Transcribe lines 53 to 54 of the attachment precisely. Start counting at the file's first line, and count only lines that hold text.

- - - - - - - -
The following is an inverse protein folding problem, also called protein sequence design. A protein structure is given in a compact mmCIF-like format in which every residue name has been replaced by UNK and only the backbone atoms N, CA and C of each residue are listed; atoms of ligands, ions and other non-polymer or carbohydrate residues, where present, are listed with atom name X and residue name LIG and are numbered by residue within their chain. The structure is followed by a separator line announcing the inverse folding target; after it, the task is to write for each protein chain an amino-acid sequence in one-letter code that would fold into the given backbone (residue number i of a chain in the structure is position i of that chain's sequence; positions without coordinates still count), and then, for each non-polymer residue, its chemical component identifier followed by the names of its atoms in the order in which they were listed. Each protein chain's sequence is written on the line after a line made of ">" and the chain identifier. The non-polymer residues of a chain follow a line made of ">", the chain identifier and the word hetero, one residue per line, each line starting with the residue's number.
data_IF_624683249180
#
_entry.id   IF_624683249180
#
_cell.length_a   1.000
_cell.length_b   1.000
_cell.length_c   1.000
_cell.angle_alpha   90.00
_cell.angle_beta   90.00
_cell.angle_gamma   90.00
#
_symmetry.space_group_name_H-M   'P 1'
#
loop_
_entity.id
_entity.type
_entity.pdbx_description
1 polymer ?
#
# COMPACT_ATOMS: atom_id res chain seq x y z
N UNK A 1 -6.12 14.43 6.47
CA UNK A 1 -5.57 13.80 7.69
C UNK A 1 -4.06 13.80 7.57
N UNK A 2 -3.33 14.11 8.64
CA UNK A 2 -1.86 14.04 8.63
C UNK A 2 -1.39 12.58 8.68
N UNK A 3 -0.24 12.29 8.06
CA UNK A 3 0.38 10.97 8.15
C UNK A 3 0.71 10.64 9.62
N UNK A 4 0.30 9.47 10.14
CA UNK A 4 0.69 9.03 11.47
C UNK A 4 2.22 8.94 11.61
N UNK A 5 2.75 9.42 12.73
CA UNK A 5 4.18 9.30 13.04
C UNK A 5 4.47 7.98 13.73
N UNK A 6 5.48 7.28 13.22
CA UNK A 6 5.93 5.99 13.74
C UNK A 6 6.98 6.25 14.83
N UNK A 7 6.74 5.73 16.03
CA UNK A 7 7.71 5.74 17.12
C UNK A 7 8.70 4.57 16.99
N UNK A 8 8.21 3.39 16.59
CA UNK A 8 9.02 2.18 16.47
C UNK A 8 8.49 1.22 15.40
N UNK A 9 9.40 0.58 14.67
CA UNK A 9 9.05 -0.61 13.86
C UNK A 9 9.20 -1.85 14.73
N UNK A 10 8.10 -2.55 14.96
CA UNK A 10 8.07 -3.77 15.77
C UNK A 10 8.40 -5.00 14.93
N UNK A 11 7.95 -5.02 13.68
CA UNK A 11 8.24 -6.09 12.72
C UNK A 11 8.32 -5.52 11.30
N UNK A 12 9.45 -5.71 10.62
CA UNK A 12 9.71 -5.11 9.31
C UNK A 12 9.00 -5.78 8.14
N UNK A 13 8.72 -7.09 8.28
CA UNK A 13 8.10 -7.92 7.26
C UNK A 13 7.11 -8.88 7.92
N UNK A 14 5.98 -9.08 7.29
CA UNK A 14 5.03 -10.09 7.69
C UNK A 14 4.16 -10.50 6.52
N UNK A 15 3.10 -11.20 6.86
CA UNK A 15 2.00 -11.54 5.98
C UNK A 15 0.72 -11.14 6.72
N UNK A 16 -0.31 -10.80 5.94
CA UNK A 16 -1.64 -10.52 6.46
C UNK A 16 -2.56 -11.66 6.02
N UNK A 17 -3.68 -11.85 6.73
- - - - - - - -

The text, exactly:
CA UNK A 11 8.24 -6.09 12.72
C UNK A 11 8.32 -5.52 11.30